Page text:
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Persona 3 Portable – review
My friend showed me the game Persona 3: FES for the PS2, and it was like a missing piece of my life clicked into place. An amalgamation of mystery, dungeon crawling, otome game and real life sim, Persona 3: FES began an addiction for me for weeks.
Persona 3 Portable, or P3P for short, is the PSP port of that game with a couple of changes. Instead of just having a male protagonist, the user can choose a male or female, and the controls have been tweaked to allow for the use of the thumb pad. Additionally whether you choose the male or female character changes the “Social Links” you can develop (but I’ll talk more about that later). They also took out the animated cut scenes and replaced them instead with static images and voice overs.
For the purposes of discussing my game experience I should say up front that I chose to be a female protagonist at “Easy” level (I had played P3:FES as the male at the “hard” level). It’s important to note that no matter what level you choose, it doesn’t affect the outcome, only how often you can regenerate and how hard the battles are. My character’s name is Chizumi; you can name your char anything you please.
Having played Persona 3 before Persona 3:FES, I can honestly say this was a more enjoyable experience for me. It’s not that I had any problems playing as a male character, but it was kind of uncomfortable for me to be chasing after the girls to eventually make one my girlfriend. The primary goal is to form Social Links with as many characters (or Arcana candidates) as possible. The higher you drive those Social Links (max is 10), the more powerful your Personas of that Arcana are, and the more bonuses you receive when fusing Personas of that Arcana.
Whichever gender you choose, the game will urge you, subtly and with a passiveness you can ignore, to bring at least one of your opposite gender Social Links to a romantic conclusion. Preferably with one of your S.E.E.S. team mates. This can get frustrating, since some Social Links require a certain level of Skill (Academics, Charm, Courage), some require you to have done prerequisites, others can only be completed on certain days of the week–you get my point. A lot of times you’re Social Link availabilities will overlap, so choosing which to nurture and which to leave off for another day requires no small amount of strategy and tactics. It’s in your best interests to build your Social Links to a Level 10 (the max), but good luck keeping the patience for that.
Another aspect of the game is the “School” time. This is really just a platform to form more Social Links and do something other than just fighting demons all the time. You can join clubs, sports, committees and the Student Council. Additionally, throughout the game you’ll take “exams” or pop quizzes. These also serve to help boost your Skill levels. While you can’t ignore this part of the game, don’t put all your effort into it.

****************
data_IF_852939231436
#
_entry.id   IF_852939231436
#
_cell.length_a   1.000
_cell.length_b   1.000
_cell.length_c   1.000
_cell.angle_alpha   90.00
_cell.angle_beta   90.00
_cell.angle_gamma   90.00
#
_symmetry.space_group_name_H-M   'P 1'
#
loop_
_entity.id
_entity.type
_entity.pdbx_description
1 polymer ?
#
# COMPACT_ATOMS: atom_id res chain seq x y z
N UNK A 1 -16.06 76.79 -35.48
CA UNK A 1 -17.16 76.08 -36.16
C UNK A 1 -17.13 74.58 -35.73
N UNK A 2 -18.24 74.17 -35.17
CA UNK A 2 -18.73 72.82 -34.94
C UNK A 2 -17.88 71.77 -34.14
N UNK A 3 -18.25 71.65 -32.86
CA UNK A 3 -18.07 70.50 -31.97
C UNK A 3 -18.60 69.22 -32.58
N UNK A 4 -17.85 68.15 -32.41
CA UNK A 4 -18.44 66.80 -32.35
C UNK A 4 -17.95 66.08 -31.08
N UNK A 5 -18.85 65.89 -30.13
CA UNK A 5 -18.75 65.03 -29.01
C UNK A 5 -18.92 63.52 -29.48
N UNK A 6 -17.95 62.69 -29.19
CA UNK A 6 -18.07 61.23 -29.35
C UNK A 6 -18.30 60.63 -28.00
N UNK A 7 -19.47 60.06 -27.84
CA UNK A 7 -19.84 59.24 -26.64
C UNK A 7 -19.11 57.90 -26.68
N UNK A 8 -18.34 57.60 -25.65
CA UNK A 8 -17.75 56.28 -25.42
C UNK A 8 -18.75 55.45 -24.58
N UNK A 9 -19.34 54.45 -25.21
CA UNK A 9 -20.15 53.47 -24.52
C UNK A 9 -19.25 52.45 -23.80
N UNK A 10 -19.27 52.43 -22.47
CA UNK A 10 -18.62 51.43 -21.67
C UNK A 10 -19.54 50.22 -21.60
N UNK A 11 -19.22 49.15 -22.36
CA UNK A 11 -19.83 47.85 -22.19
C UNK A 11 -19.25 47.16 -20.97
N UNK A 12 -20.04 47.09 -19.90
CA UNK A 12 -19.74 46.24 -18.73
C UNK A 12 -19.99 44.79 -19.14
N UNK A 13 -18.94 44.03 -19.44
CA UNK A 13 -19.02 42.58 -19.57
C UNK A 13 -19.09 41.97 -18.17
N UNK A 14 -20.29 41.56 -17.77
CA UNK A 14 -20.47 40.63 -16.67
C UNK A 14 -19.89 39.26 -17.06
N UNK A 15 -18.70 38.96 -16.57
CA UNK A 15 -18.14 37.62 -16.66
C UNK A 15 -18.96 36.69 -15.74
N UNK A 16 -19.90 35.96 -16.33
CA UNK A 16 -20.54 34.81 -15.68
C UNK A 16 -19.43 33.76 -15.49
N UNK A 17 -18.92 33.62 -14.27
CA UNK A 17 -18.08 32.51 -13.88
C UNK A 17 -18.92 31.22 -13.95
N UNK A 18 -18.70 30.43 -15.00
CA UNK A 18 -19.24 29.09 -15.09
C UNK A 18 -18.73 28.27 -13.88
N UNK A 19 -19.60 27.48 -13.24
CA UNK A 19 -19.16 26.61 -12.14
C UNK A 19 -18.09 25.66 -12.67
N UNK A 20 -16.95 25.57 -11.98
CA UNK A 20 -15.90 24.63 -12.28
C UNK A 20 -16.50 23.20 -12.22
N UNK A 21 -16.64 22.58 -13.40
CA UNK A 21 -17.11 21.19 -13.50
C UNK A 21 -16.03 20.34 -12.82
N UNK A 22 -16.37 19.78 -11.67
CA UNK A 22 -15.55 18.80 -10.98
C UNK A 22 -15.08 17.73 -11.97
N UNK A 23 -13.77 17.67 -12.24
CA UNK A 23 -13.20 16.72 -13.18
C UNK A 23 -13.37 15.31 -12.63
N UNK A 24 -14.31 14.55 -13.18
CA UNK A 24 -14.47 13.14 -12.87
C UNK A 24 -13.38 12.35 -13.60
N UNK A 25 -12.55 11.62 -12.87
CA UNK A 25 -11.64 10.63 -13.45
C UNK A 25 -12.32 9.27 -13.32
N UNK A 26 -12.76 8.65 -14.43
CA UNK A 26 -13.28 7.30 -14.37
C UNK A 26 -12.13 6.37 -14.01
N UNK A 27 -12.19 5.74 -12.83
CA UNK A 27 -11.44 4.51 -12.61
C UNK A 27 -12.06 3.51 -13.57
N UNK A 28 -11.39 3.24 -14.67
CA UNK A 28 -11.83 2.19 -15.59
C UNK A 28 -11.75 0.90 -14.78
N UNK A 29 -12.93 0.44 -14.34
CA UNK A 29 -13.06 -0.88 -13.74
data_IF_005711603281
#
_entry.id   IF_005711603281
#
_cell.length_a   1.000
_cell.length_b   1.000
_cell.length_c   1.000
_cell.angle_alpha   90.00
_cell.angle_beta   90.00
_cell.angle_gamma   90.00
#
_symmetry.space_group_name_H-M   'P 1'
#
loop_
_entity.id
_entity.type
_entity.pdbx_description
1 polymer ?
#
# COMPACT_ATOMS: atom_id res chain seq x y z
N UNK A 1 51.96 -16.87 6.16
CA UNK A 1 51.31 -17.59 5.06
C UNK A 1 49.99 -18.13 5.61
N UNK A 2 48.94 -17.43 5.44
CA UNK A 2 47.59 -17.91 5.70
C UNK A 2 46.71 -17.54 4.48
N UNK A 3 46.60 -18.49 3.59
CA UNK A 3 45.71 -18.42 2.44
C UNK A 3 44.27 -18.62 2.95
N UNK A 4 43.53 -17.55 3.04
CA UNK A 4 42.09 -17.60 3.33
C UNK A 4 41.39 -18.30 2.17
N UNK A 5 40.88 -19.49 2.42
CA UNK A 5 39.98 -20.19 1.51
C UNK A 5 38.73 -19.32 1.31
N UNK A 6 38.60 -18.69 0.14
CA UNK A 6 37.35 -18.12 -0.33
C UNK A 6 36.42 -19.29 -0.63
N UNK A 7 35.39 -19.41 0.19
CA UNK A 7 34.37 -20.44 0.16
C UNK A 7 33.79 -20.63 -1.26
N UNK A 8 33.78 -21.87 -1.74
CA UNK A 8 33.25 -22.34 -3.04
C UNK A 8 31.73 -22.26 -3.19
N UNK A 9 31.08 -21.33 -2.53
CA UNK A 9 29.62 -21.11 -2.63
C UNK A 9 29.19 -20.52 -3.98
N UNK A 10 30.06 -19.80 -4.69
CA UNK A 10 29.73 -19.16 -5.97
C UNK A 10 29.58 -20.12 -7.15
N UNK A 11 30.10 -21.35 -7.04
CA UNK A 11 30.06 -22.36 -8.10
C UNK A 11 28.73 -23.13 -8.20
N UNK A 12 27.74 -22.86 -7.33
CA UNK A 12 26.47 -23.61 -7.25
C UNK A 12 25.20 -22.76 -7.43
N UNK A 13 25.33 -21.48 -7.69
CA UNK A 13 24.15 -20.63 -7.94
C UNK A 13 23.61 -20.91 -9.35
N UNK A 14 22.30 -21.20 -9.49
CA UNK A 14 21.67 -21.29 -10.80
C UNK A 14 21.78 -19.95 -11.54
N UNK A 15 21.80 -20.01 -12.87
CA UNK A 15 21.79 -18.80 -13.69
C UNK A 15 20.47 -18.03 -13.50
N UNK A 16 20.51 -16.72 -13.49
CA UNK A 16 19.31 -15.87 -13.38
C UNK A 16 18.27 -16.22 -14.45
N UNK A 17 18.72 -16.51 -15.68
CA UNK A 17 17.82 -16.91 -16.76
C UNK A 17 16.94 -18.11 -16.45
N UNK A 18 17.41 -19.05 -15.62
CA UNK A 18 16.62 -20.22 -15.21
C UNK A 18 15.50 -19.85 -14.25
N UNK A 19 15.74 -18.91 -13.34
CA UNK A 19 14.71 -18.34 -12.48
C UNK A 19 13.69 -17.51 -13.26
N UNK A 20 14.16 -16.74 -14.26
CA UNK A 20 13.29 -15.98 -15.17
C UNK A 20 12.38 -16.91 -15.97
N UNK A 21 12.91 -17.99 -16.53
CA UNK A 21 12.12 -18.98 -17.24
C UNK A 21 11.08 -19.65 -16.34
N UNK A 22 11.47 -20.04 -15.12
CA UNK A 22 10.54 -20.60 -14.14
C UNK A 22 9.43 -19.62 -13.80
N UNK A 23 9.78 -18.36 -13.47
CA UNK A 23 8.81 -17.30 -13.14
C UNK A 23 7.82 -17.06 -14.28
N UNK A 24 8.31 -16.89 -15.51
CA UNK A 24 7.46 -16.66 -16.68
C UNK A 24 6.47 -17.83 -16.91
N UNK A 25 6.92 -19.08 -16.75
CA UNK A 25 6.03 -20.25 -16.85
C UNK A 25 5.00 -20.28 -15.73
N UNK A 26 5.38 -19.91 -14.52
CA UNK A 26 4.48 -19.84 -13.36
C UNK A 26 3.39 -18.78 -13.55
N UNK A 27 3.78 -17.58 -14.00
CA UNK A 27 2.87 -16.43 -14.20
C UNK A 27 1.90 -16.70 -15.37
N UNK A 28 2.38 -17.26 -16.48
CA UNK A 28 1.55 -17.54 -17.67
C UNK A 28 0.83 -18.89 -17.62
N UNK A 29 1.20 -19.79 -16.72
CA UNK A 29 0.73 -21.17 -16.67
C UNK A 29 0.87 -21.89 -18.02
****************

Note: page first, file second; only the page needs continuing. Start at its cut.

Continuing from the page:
The Dungeon Crawling/Mystery aspect is as important as the Social Links aspect is. If you’re like me and you prefer to just grind away until you run out of health/magic/items, the game has several different ways to keep you from achieving that goal.
One way is to sic the demon “Death” on you. He’s brutal, he’s terrifying, and unless you’ve got some heavy-hitters and level’ed as far as you can get, good luck kicking his butt. If Mitsuru (or Fuuka later) says “I feel Death,” run as fast as you can to the nearest teleporter and stop for the night.
Another way you are kept from burning out all your energy are the “boundaries.” Tartarus (the dungeon) is very, very high. Each “Block” spans anywhere from 15 levels to 30 levels. At the boundary between each Block, a magical field is up and makes it impossible to pass until the game says it’s time (usually after a major boss battle). If you finish this early on in the “month,” then you don’t really have to go back to Tartarus except to level your Personas and fulfill Quests from the Velvet Room.
It is hard to categorize this game for what sort of gamer would enjoy it. The action RPG’ers that enjoy Final Fantasy or Kingdom Hearts may find it tedious to have to do so many outside-of-story things to keep the story moving along. The Japanese RPG’ers, who are used to playing otome (dating sim) games or life-based games may get frustrated with the fighting aspect. It’s also not a game you can whiff through in twenty hours; even if you run full tilt and just keep marathon’ing and grinding and only doing the bare minimum on social links you’re looking at 40 hours. And that’s if you don’t toss your PsP across the room first.
As for me, I’m working on Social Link 12, got my character leveled to 42 and have almost built myself an in-game harem!